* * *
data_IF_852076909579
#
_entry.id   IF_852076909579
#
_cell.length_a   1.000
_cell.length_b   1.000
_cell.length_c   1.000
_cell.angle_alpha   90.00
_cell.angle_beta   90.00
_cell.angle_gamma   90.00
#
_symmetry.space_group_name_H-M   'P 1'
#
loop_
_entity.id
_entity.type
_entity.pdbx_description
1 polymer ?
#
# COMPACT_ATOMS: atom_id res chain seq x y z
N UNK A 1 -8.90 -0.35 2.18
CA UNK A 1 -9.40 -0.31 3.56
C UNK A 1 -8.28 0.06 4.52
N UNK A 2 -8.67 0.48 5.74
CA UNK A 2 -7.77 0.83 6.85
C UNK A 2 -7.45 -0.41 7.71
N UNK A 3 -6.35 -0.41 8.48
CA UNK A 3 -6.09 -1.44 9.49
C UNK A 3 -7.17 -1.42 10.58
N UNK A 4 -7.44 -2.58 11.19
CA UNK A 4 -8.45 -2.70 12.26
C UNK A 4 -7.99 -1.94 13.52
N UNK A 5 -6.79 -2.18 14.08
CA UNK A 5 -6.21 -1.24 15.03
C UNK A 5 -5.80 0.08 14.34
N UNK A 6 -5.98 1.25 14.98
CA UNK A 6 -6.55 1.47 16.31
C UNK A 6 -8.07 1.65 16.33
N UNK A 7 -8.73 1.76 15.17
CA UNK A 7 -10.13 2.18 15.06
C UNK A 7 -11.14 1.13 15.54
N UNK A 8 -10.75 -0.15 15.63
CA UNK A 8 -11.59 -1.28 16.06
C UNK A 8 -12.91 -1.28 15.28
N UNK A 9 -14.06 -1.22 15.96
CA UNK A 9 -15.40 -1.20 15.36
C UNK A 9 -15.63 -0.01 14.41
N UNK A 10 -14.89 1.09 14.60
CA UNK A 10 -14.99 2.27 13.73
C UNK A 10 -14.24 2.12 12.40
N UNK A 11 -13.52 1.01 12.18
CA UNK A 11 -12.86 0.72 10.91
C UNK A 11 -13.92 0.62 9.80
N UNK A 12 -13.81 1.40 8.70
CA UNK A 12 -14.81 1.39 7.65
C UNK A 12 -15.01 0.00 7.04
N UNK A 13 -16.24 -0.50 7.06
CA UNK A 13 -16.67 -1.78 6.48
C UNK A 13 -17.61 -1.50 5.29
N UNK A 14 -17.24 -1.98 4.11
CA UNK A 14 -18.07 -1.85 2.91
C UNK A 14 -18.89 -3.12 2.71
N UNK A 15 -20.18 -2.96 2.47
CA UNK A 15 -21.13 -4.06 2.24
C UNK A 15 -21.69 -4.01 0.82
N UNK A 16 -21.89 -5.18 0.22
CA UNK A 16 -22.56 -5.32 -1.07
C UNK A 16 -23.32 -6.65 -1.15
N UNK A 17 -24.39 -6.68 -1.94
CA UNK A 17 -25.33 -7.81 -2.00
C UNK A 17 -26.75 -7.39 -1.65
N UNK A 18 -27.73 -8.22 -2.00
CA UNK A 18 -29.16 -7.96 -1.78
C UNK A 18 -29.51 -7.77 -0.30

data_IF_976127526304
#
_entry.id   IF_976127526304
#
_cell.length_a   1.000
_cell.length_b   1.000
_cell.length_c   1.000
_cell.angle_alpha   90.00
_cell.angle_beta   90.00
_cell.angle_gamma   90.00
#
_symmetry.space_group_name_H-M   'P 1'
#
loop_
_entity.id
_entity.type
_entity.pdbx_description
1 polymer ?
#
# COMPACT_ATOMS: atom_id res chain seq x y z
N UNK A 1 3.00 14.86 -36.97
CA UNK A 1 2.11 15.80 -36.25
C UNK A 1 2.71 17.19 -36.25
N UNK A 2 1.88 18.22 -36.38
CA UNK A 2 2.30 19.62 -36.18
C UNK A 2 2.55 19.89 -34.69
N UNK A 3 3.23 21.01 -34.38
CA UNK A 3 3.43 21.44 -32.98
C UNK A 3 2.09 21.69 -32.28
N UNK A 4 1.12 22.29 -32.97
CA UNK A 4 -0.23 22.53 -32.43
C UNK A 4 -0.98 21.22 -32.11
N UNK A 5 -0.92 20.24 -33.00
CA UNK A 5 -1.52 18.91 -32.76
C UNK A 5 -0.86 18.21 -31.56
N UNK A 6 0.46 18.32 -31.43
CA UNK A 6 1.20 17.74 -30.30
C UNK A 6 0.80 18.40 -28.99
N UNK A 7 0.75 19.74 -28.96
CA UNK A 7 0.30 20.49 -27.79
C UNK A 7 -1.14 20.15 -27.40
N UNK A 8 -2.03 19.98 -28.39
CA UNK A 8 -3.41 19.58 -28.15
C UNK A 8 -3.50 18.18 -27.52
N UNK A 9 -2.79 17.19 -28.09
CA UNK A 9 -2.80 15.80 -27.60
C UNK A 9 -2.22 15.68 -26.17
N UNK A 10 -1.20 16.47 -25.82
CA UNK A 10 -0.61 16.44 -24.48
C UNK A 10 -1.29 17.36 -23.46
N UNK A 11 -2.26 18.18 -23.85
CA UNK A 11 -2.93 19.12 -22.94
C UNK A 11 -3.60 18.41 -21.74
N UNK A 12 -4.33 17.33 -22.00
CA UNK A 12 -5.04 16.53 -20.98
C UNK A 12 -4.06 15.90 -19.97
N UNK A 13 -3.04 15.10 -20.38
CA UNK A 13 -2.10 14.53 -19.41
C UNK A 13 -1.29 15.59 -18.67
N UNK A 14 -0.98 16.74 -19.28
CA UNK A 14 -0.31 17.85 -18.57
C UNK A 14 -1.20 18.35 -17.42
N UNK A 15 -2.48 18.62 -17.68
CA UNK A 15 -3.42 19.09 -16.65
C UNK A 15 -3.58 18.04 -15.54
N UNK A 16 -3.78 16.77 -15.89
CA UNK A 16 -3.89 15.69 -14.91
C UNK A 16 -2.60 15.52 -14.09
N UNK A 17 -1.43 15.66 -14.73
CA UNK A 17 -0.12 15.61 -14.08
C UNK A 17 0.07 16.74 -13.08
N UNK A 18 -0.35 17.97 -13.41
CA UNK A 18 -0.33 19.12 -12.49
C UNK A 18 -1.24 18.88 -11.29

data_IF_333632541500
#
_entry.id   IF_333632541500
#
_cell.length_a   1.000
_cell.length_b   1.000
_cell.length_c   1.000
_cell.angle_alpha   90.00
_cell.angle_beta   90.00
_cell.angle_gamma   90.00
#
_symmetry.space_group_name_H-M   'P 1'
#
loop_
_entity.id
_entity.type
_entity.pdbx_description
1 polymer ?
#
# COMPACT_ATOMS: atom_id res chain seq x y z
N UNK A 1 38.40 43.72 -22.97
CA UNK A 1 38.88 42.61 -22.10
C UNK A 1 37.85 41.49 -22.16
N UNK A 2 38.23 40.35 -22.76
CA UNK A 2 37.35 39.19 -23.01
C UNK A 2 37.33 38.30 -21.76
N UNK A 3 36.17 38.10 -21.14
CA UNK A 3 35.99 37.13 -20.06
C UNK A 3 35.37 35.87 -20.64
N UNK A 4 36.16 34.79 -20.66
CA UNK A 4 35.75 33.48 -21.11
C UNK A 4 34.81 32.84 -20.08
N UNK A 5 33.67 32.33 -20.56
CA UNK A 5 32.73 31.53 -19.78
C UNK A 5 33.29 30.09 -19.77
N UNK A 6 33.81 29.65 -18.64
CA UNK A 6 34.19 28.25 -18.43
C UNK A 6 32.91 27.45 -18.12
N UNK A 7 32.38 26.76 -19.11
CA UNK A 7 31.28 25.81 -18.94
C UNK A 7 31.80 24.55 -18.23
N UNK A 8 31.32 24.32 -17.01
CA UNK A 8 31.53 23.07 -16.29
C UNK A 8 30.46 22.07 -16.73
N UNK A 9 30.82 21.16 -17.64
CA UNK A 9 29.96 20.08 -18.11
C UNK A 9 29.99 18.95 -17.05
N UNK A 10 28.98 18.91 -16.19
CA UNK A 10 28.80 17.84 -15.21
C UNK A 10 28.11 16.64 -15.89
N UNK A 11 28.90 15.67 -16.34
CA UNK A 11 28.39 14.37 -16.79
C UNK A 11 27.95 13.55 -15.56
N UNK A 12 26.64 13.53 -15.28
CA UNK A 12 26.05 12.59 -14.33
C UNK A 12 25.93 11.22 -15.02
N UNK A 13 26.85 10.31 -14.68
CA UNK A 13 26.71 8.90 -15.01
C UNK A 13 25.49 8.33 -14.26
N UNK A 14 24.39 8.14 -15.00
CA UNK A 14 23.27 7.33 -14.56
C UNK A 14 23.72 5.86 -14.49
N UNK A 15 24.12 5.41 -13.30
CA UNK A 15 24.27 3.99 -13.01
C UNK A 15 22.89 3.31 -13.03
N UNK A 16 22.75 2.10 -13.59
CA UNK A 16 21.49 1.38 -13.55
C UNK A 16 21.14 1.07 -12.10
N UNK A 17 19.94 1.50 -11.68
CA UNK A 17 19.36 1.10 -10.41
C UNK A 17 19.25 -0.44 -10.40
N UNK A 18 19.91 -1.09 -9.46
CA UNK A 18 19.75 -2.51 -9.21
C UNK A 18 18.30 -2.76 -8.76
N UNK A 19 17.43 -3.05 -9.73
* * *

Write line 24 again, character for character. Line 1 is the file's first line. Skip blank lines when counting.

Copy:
N UNK A 2 -8.67 0.48 5.74